In his application, he is asking that the Canadian government be prohibited from contributing any more development dollars to the African nation to Ethiopia, through the World Bank or the United Nations Development Program.
The application is a last-ditch effort to win the freedom of Bashir Makhtal, a Canadian sentenced in 2009 to life in prison in Ethiopia, the third largest recipient of Canadian official development assistance.
In 2009-2010 Canada provided $168.54 million in development and humanitarian aid to Ethiopia, according to the Canadian International Development Agency’s own reports.
The request for the prohibition of further aid comes on the heels of repeated efforts to win the freedom of Makhtal, a Toronto man who was rendered illegally from Kenya to Ethiopia in January, 2007, kept in prison without access to a lawyer or Canadian consular officials for 18 months, then sentenced to life in prison on terrorism charges.
Makhtal, a former Toronto businessman, had returned to Africa in 2002 to run a used clothing business out of Djibouti, a tiny country between Ethiopia and Somalia on the Horn of Africa. He has been in prison since Dec. 30, 2006, when he was stopped at the Somalia-Kenya border.
The suit states Makhtal “was wrongly accused by the Ethiopian government and was found guilty of being a member of the Ogaden National Liberation Front, an organization seeking independence from Ethiopia of the oil-rich Ogaden region.”
Makhtal has said repeatedly that he does not belong to the organization. His only tie to the organization is a familial one, he has said. His grandfather was one of the co-founders.
Both Makhtal’s family and John Baird, minister of foreign affairs, have repeatedly attested to his innocence. Baird visited Makhtal in prison in Ethiopia and told the family he hoped to win his freedom. There was talk of amnesty from the Ethiopian government, but so far Makhtal remains behind bars in an Ethiopian jail.
“We’re now approaching the 5th anniversary of Bashir’s detention,” Waldman said in an interview with the Star. “We don’t doubt the sincerity of Mr. Baird’s efforts. We had high expectations . . . . But we have no choice but to take action. There have been many times when our hopes have been raised in expectation something would happen, but at this point there is absolutely no indication of any movement on these matters.”
Waldman is arguing in the application that Canada’s assistance program to Ethiopia to fund a variety of national programs is inconsistent with section 4(1) of the Official Development Assistance Accountability Act.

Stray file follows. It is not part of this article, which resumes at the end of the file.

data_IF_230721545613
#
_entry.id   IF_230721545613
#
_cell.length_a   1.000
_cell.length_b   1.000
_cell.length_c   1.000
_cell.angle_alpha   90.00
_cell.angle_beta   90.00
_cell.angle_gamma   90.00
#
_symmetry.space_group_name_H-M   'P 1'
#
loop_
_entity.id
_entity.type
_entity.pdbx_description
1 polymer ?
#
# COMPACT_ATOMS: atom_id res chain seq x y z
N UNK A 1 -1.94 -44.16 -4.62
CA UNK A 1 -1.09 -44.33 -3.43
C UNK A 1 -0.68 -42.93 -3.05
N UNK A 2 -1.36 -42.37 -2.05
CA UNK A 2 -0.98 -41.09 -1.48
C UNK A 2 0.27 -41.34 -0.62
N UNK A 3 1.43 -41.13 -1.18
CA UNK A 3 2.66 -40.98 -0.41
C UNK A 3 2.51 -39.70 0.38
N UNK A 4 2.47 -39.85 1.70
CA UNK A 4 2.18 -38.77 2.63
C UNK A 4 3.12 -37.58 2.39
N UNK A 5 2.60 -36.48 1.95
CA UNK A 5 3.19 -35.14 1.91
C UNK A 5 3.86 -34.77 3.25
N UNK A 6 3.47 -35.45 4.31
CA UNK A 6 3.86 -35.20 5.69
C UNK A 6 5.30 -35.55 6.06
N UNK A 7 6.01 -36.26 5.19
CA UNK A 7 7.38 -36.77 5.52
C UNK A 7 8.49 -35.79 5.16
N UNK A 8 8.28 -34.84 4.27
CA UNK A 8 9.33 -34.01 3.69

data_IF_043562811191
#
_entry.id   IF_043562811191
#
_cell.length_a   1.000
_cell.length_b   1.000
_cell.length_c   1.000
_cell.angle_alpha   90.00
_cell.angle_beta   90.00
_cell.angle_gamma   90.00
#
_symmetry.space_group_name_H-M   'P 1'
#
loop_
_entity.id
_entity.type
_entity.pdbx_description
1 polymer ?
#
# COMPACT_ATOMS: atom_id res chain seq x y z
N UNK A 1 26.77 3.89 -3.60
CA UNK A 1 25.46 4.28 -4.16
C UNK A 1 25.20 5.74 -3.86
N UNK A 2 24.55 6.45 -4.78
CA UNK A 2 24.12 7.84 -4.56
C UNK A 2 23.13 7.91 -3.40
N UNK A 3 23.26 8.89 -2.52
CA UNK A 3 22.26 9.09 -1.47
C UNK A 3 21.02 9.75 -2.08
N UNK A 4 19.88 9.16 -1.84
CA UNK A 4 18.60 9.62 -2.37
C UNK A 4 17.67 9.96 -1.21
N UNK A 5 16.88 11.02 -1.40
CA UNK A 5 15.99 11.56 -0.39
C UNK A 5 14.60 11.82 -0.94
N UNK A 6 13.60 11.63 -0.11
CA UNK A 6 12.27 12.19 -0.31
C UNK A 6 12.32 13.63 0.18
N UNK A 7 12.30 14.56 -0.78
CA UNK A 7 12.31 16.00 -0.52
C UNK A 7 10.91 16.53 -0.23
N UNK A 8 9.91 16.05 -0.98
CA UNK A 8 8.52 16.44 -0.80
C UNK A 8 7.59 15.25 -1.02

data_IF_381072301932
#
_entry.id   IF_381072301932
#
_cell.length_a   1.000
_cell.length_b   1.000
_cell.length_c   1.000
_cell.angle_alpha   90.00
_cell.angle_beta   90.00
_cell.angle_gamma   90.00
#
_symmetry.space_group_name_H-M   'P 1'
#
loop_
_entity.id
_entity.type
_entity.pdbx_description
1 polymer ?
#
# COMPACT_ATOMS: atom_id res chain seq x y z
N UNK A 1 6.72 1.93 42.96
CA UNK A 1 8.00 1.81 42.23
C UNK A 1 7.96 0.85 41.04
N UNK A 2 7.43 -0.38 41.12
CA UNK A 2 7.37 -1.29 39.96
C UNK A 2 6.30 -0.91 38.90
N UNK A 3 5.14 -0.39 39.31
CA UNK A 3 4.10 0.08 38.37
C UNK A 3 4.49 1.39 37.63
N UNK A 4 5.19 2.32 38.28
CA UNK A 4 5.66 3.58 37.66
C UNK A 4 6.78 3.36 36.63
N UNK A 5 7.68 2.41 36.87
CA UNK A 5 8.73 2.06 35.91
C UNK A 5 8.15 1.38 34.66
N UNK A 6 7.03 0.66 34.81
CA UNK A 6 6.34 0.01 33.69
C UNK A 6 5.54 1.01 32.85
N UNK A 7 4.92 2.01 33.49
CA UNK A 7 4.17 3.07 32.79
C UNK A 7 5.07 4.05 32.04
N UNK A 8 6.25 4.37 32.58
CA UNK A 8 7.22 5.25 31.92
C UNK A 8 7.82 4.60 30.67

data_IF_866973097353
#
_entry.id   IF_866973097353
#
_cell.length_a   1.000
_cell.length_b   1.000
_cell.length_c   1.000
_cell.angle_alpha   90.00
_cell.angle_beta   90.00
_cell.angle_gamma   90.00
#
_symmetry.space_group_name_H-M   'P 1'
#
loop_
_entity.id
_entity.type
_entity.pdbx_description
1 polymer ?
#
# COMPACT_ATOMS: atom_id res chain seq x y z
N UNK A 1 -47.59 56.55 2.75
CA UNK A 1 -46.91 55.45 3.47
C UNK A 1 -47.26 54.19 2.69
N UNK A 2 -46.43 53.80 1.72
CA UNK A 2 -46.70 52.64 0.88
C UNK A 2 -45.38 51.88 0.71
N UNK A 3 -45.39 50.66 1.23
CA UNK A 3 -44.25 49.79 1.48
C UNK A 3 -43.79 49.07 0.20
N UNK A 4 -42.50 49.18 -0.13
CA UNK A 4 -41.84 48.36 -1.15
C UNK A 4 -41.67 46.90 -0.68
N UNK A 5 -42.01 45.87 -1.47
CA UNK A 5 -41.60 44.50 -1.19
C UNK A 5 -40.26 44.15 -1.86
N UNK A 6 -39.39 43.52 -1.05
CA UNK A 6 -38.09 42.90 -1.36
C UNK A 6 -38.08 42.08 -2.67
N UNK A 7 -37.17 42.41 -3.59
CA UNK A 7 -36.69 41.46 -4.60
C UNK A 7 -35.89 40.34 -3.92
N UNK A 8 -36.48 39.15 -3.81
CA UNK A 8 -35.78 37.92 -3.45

That clause stipulates “official development assistance may be provided only if the competent minister is of the opinion that it (a) contributes to poverty reduction; (b) takes into account the perspectives of the poor; and (c) is consistent with international human right standards.”
Waldman told the Star in an interview that the Canadian government is in contravention of the act because the money Canada is contributing to Ethiopia is being used as “a tool of repression,” rather than uplifting Ethiopian society generally.
Ethiopia has been ruled since 1991 by the Ethiopian People’s Revolutionary Democratic Front which has been “repeatedly accused of repression and breaching international human rights,” the application said.
According to Waldman’s application, in the U.S. State Department 2010 Country Reports on Human Rights Practices on Ethiopia there is a long list of human rights abuses, including “unlawful killings, torture, beating, and abuse and mistreatment of detainees and opposition supporters by security forces, especially special police and local militias which took aggressive or violent action with evident impunity in numerous instances.”
As well, the U.S. report points to “poor prison conditions; arbitrary arrest and detention, particularly of suspected sympathizers or members of opposition or insurgent groups; detention without charge and lengthy pretrial detention; infringement on citizens’ privacy rights, including illegal searches, use of excessive force by security services in counterinsurgency operations.”
Waldman’s application also cites a 2011 Human Rights Watch World Report, saying “hundreds of Ethiopians have been arbitrarily arrested and detained and sometimes subjected to torture and other ill treatments by the Government.”
In October 2010, Human Rights Watch issued a report that stated Ethiopia is using international development assistance for state repression, discrimination and violations of civil and political rights. The report pointed to “serious concerns with respect to national programs, funded by CIDA and other international donors.”
Waldman argues that Canadian official assistance, as directed through the World Bank and the UNDP to Ethiopia, is “bankrolling the Ethiopian government’s state repression, and perpetuates the politicized and discriminatory access to government services, including the judiciary.”
“My client Bashir Makhtal is a victim of the repression of this regime,” Waldman said. “In his particular case the Ethiopian judiciary played a role in his imprisonment. It is not impartial and is in the control of the ruling party of Ethiopia. Some of the money from Canada being channeled through the World Bank goes to back government services which would go back to the justice system — the instrument of repression that was used to sentence Mr. Makhtal to life in prison as a result of an unfair trial. It was a kangaroo court and all the reports of the trial support that.
“The Ethiopian government could end the lawsuit tomorrow if they release Bashir,” Waldman said.